Skip to Content


LATEST ISSUE | TABLE OF CONTENTS | BACK ISSUES | ABOUT VJE |  SUBMIT AN ARTICLE

Virginia Journal of Education


Ten Minutes With...


Name:
   Rhonda Carper
Position:   Assistant Principal, Stonewall Jackson High School
Local Association:  Prince William Education Association
Years worked in education:  25

What is a typical school day like for you?
If there’s a full moon or an impending storm front, I know my days will be hectic and chaotic. If neither of those two forces is at work, then I can gauge the pacing of my day by who’s in my office when I arrive and what awaits in my email. Those two factors rule the day’s activities. The center of my day should be teacher observations and student/teacher support, but that’s not the case if time-sensitive issues arise. Perhaps my biggest and most important responsibility is coordinating and maintaining remediation programs. Of course, at intervals throughout the day, I perform various supervisory duties, including lunch and bus duty. This is when I try to nurture relationships with students and support staff in the cafeteria, as well as the custodial crew.

What do you like about your job?
My job affords me the opportunity to do right by people. I have the privilege of being a shepherd of sorts and being able to watch over my flock—adults as well as students. If I’m lucky, I can make obstacles surmountable and the complex simple. Anytime I can create more time for teachers to concentrate on instructional practice and their students, it’s a good day.

I always tell people my favorite two days out of the school year are the two half-days when I run graduation practices. I get to work with students as a large group and individually.  These experiences remind me of the magic that’s in the classroom.

What is hard about your job?
The hardest part of my job is accepting that which I cannot control. Political interference into education by non-educators has hindered my ability to provide the “appropriate” education guaranteed to students. I’m seeing students in larger numbers simply giving up academically. School is no longer relevant for kids who are at-risk, who struggle economically, emotionally and in every other way due to lack of resources. Graduation is seen as an impossibility. Students who have resources like emotionally-connected parents who provide a stable, enriching home environment will always succeed. All too often politicians laud themselves for raising the level of expectation for our young people and congratulating themselves for doing so while their kids sit in private school, immune from the same public policy that makes education so difficult for less privileged students.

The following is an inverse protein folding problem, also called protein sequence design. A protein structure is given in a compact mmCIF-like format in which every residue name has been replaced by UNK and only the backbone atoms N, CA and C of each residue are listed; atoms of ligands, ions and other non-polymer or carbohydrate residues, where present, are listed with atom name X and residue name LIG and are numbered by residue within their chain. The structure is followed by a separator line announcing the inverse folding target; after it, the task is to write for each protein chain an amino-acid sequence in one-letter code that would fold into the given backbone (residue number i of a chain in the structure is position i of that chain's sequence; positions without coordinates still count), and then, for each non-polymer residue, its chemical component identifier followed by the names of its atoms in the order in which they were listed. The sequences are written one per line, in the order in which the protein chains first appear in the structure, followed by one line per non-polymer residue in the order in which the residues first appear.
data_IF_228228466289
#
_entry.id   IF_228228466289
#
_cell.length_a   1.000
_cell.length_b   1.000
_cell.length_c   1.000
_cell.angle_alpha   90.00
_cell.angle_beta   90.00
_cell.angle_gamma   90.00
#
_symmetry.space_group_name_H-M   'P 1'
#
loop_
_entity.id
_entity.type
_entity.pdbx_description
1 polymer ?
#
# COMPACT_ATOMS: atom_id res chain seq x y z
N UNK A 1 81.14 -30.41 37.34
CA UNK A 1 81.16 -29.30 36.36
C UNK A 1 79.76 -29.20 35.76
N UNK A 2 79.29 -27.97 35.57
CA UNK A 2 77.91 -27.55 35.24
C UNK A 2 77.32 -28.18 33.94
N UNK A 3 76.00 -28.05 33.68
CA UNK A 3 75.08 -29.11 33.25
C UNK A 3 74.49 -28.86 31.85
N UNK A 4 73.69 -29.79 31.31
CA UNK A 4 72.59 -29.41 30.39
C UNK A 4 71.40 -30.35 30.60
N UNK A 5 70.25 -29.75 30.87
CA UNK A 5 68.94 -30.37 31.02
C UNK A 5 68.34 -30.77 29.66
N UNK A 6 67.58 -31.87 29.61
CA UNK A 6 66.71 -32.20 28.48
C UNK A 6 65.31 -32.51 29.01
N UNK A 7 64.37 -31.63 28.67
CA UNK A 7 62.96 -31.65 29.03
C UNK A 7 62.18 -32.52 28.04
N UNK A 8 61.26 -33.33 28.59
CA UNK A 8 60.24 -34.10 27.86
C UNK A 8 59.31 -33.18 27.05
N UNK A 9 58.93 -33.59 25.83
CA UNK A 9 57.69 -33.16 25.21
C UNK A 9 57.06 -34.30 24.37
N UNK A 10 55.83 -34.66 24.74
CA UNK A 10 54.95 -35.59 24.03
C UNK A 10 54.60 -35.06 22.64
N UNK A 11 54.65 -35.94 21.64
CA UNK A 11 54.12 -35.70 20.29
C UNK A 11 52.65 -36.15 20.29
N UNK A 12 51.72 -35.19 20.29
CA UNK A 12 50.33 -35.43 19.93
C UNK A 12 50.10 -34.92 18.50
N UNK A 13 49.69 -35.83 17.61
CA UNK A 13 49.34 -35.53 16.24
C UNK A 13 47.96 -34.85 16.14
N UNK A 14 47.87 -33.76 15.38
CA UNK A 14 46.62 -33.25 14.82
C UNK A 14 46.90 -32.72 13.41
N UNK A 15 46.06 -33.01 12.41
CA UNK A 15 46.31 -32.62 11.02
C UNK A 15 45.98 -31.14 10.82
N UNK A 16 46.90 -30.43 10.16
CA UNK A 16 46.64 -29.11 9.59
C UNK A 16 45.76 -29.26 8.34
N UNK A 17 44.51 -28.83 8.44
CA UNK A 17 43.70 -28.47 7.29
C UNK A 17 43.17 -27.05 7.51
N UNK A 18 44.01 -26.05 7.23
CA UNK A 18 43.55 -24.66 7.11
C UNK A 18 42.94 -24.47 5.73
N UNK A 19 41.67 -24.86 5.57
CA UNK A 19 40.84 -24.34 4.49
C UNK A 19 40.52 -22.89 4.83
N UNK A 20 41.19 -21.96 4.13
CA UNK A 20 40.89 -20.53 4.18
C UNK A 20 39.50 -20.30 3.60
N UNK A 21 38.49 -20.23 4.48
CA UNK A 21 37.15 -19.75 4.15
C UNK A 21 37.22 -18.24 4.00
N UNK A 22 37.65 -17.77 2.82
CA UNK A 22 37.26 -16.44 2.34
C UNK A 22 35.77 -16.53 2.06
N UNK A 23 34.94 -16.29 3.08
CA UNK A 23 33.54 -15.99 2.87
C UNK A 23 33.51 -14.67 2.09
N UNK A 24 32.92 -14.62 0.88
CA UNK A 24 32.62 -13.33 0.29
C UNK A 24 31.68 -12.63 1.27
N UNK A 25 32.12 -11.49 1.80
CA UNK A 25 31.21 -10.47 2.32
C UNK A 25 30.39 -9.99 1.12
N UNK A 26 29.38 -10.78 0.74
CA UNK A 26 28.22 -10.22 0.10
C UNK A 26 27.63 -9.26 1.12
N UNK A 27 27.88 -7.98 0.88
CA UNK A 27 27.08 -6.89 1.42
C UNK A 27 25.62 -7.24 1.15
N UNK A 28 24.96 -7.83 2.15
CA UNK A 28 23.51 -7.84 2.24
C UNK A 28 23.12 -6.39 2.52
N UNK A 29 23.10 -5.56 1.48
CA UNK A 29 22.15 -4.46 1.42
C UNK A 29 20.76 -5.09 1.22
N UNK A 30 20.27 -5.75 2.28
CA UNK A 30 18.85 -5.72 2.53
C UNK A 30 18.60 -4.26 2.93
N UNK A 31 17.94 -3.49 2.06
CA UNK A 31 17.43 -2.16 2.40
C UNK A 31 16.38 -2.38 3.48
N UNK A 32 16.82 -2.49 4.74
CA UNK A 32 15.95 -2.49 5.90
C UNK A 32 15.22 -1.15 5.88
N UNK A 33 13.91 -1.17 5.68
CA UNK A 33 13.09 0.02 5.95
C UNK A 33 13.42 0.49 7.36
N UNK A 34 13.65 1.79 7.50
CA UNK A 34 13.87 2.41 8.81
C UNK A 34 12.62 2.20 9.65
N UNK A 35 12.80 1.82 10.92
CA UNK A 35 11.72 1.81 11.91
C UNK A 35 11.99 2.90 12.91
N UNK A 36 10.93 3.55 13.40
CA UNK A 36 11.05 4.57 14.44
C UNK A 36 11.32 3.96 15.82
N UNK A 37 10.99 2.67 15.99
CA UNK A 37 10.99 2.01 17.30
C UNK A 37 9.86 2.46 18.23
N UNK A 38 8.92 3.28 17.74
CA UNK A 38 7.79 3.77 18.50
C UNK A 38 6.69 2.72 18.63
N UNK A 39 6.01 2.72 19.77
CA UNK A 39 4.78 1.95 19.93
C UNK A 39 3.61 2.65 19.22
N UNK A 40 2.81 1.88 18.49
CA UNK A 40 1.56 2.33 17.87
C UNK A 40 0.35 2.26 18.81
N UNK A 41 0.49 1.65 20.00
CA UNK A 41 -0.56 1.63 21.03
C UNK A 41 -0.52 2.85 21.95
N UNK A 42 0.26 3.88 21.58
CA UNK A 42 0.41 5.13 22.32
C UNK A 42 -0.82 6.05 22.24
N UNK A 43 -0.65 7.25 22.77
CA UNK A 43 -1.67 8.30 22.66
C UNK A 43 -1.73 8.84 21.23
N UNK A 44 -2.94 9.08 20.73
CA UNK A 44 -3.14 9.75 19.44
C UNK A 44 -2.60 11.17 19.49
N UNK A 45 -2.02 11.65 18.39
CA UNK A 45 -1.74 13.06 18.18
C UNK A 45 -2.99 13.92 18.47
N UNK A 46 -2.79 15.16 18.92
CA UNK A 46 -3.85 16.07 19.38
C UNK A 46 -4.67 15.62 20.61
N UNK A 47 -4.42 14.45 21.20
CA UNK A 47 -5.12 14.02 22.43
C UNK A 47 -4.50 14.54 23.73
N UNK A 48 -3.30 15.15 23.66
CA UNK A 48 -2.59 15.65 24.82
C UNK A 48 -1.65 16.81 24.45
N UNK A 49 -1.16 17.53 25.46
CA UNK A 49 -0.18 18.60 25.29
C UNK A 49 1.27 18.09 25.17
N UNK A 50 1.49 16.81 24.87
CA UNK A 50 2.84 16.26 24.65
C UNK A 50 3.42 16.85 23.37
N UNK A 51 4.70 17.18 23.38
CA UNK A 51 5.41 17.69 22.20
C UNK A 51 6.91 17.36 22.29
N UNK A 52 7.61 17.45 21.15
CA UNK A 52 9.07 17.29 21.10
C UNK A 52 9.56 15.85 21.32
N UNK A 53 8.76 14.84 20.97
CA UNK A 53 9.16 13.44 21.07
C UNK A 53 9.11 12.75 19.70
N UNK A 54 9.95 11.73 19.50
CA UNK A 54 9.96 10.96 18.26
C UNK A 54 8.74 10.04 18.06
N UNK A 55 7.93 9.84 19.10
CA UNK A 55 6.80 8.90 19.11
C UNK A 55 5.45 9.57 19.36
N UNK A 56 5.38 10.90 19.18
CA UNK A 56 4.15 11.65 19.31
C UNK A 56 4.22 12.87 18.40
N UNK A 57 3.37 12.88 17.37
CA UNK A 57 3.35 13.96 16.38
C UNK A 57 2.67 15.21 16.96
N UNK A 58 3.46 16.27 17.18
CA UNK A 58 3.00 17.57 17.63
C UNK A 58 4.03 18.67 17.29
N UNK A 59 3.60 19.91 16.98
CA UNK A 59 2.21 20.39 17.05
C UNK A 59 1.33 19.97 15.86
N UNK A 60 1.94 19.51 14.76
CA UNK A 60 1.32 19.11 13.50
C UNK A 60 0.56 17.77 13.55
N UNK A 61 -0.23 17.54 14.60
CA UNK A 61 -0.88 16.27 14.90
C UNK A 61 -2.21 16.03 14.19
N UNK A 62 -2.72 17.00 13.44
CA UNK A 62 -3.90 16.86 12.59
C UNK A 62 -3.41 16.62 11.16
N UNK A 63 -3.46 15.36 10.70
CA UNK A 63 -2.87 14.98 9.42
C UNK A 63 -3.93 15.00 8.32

It’s my fear that common sense and equity won’t return to public education in my lifetime. Trying to fit square pegs into round holes so students see graduation as a possibility is the most difficult part of my job.  

What are some of the most fun and unusual things that have happened on the job?
Students sometimes amaze me. Most recently, I put out an all-call to the staff that a local food pantry that serves our school was empty. As usual, the response was great. One afternoon a teacher knocked at my back office door, and I opened it to find her in tears, holding a first aid kit, several greeting cards and some cash. She’d told her class the food pantry was empty and she was going to bring in some donations. Later in the day, in the pouring rain, the most unlikely student left school, came back and brought the teacher what she was holding in her hands. This student wanted to donate money from her paycheck and a brand new first aid kit. She’d also chosen five cards to give to people she didn’t know to let them know they weren’t alone. In one of the cards, the student explained who she was, that her heart was with the recipient, and that she would do everything she could to fill their stomachs and their souls.

Three of us stood in the middle of my office crying. Our hearts were full. This student, out of nowhere, reminded three somewhat war-weary adults that what we do makes a difference.

How has being an Association member been helpful to you?
Being a member has helped me remain connected to teacher concerns, but more importantly, it gives me some comfort in the knowledge that there’s an army down in Richmond fighting for our students and teachers. These days, what is politically popular rules, with no regard for unintended consequences. In theory, current educational policy sounds wonderful. In practice, it’s made Pearson a multi-billion dollar company on the backs of our students. Someone must advocate for those who have no voice. I believe it was James Madison who said, “Knowledge will forever govern ignorance.” These days, it’s quite the opposite.

 


TAKE ACTION

Virginia Capital

Become a Cyberlobbyist







Stay in touch with VEA and your fellow members.


Check out VEA and NEA Member Benefits savings programs.


Embed This Page (x)

Select and copy this code to your clipboard